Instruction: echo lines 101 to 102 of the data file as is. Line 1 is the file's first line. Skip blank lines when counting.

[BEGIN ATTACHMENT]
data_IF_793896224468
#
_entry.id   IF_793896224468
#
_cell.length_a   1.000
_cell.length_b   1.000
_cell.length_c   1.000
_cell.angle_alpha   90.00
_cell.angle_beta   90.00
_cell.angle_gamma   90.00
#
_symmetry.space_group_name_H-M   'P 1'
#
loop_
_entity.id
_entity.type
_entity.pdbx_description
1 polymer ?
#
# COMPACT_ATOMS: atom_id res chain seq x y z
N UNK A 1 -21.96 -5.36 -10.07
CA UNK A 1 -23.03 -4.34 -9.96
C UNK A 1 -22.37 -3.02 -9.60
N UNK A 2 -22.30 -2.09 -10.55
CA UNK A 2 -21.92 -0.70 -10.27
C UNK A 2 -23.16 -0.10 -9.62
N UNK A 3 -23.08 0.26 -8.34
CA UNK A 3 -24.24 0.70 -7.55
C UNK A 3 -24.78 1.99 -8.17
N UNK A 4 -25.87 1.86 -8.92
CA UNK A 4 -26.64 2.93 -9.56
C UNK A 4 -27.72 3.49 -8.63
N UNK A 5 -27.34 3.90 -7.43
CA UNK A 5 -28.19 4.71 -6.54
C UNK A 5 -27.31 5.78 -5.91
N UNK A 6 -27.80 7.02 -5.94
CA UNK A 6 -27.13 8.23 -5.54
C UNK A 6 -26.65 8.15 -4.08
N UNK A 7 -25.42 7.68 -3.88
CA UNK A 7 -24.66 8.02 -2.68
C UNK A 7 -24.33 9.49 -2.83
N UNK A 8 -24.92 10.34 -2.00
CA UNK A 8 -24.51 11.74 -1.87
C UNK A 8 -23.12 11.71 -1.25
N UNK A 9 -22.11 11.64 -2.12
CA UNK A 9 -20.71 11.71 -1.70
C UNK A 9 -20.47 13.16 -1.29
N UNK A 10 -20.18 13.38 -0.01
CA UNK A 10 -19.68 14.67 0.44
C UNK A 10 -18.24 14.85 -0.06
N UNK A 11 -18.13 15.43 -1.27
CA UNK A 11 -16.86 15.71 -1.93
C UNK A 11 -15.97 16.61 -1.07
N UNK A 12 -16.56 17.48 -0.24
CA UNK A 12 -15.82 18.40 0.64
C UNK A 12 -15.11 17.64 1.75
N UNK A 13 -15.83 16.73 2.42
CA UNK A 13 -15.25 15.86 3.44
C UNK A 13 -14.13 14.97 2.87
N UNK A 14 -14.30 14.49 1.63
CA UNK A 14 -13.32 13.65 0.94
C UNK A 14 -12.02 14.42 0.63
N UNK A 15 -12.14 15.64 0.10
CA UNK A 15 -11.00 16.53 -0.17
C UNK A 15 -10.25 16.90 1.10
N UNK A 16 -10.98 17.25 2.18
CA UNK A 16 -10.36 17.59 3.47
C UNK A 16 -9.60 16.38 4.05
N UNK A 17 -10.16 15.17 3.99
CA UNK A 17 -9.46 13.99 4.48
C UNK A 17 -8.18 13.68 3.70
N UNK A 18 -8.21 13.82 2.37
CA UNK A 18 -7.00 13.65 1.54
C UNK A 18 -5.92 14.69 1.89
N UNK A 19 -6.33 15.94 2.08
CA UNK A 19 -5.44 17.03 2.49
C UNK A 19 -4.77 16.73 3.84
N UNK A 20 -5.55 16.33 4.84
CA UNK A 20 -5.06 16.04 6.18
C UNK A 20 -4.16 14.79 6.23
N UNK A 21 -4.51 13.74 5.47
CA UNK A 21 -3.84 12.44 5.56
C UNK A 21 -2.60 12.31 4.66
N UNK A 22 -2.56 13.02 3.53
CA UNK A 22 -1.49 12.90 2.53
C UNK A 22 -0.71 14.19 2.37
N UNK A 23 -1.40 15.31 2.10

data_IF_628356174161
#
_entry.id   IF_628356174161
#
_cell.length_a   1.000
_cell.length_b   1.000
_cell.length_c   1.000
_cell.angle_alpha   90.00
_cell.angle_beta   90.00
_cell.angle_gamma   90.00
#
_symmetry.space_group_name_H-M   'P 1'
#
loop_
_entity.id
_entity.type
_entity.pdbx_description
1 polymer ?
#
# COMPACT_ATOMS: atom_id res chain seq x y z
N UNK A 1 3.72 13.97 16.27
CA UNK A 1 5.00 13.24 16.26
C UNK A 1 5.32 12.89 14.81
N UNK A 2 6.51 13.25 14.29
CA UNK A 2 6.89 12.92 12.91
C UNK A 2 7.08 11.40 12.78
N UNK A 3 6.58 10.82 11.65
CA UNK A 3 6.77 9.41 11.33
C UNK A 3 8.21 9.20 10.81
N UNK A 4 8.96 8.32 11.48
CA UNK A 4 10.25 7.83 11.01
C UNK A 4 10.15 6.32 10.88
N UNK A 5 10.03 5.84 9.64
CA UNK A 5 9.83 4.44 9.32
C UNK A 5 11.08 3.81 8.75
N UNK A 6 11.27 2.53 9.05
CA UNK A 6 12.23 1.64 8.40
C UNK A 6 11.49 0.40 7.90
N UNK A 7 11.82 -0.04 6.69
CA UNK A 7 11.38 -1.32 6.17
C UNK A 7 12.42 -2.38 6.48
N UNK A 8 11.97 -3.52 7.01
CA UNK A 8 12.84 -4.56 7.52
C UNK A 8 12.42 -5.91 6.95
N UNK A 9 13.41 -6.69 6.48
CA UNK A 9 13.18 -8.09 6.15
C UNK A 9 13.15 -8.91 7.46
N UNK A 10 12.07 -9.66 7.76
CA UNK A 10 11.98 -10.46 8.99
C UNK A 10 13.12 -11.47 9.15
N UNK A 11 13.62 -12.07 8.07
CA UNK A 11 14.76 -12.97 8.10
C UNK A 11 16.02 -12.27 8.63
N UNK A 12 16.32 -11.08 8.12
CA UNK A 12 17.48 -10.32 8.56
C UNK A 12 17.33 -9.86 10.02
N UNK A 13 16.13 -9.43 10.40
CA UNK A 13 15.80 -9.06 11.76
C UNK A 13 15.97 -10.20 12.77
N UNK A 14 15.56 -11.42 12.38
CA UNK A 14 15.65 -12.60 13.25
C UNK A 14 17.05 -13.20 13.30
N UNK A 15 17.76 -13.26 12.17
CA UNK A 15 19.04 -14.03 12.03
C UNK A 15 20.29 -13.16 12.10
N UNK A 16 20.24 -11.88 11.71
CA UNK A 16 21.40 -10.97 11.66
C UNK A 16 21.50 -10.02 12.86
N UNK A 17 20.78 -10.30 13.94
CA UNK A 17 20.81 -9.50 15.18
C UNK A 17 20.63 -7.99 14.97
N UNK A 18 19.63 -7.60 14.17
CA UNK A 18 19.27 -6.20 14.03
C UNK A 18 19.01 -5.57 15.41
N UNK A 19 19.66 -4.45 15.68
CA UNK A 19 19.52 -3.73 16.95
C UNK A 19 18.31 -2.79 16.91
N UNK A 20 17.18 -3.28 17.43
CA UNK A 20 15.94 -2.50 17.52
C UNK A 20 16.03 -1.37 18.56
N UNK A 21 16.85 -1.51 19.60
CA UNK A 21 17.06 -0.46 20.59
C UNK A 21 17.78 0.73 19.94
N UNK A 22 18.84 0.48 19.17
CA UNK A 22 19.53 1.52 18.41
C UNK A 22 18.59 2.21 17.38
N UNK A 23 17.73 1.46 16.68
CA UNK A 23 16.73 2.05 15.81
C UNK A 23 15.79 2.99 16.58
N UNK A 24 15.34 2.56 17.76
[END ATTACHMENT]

loop_
_entity.id